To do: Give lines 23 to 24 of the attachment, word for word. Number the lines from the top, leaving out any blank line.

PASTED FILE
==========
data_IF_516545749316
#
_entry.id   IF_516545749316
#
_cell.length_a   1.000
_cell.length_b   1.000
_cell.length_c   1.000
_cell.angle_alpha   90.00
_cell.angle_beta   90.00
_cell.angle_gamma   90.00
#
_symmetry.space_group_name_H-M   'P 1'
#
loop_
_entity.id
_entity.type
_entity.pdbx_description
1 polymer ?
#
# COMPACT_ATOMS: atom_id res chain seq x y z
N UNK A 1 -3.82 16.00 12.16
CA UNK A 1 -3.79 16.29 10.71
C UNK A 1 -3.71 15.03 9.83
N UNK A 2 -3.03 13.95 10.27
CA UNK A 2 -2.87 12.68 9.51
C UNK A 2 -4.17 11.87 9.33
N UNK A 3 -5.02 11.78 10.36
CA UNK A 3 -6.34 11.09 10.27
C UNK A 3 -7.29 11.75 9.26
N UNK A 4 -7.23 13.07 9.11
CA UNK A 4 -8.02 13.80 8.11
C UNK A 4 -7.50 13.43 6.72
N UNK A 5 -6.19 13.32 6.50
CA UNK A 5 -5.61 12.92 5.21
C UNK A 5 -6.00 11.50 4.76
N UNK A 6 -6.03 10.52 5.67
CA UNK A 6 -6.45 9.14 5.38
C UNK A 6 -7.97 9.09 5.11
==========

C UNK A 1 -3.71 15.03 9.83
N UNK A 2 -3.03 13.95 10.27